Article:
||The Mammals of Texas -
Carnivora : Family Felidae : Panthera
Description. Largest of the spotted
American cats; form robust; tail relatively short and
tapering; ears small, short, and rounded, without tufts;
pelage short and rather bristly; upperparts spotted at
all ages; ground color buffy to tan, spots blackish,
often with light-colored centers; underparts and inner
surfaces of legs white, heavily spotted with black; tail
with irregular black markings. Dental formula as in the mountain lion, but canines relatively smaller. External
measurements of an adult male: total length, 1,933 mm;
tail, 533 mm; female, 1,574-432 mm; height at shoulder of
a large male, 712 mm. Weight, up to 90 kg; one male from
Texas weighed 63.6 kg; another, 42 kg.
Distribution in Texas. The
jaguar inhabits the dense chaparral and timbered sections
of the New World tropics and seldom ventures into the
high, cooler inland areas. Apparently, it was once fairly
common over southern Texas and nearly the whole of the
eastern part of the state to Louisiana and north to the
Red River. The last verified records of the jaguar in
Texas are from near the turn of the century and this
beautiful cat is now extirpated from the state. The
jaguar is listed as "endangered" by the U.S.
Fish and Wildlife Service.
Habits. Jaguars are the third
largest cat of the world, ranking behind the tiger and
African lion. In spite of their large size and powerful
build, however, jaguars (el tigre of the Mexicans) are
shy and retiring. They seldom, if ever, attack man unless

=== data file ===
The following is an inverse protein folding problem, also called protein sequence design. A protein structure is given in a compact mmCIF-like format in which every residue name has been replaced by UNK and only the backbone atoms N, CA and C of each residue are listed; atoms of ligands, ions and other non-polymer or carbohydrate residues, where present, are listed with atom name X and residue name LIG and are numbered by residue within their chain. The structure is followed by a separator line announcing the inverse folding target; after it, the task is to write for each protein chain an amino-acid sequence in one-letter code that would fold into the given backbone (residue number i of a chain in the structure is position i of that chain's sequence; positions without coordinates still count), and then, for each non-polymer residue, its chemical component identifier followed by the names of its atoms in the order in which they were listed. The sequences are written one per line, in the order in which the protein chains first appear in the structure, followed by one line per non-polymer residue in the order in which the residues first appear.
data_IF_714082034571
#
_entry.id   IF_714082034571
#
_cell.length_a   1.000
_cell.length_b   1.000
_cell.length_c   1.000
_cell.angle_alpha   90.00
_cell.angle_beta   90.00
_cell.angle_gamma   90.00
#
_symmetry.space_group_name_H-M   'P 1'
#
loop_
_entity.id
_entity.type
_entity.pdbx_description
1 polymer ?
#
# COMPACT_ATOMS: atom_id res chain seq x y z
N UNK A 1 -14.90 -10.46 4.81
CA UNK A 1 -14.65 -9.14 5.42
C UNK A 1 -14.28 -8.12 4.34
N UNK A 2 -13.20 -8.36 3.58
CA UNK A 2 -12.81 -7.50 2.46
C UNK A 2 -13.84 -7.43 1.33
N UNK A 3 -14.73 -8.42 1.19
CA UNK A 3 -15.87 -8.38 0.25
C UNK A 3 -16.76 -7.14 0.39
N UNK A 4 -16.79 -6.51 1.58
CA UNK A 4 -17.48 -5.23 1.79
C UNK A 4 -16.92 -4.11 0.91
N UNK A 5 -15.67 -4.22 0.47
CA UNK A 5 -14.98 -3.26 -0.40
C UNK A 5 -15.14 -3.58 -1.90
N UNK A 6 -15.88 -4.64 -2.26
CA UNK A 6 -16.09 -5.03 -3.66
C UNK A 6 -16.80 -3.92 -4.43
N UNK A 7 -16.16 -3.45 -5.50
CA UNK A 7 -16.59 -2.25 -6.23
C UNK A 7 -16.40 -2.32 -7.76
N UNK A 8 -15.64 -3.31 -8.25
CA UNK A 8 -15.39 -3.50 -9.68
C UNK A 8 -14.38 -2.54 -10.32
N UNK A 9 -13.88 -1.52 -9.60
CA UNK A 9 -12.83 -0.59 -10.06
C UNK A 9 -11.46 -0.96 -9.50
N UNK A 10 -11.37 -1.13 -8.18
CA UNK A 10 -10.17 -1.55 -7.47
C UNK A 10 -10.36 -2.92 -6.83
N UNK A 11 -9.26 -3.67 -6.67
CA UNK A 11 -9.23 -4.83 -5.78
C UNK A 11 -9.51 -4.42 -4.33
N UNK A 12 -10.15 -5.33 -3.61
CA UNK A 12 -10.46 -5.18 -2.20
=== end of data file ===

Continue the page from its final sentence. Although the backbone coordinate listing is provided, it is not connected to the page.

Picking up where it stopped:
cornered or at bay. They are thought to roam over a large
territory, much as does the mountain lion, and nowhere
are they abundant.
Their food habits are not well-known.
In Mexico, they are known to prey on peccaries; many of
the Mexicans believe that each large herd of peccaries is
trailed by a jaguar so that he can feed on the
stragglers. They probably prey also on deer and large
ground-dwelling birds. Jaguars are reputed to be so
destructive of cattle and horses that the larger Mexican
ranches retain a "tiger hunter" to kill them or
at least to drive them away. Jaguars are also fond of sea
turtle eggs and they roam the beaches on spring nights to
dig up and eat the eggs that are buried in the sand.
The den is a rocky cave or the security
of a dense, thorny thicket. The mating season is in
December and January, and the two to four young are born
in April or May after a gestation period varying from 93
to 110 days. The kittens are covered with woolly fur, are
heavily spotted at birth, and have their eyes closed.
When about 6 weeks old they are as large as house cats
and begin to follow their parents about. The parents mate
at least for the season of parenthood, and both cooperate
in rearing the young, although most of the burden falls
on the mother. The family unit is maintained until the
kittens are nearly a year old, at which time they begin
to fend for themselves.
Photo credit: Lowell Nash.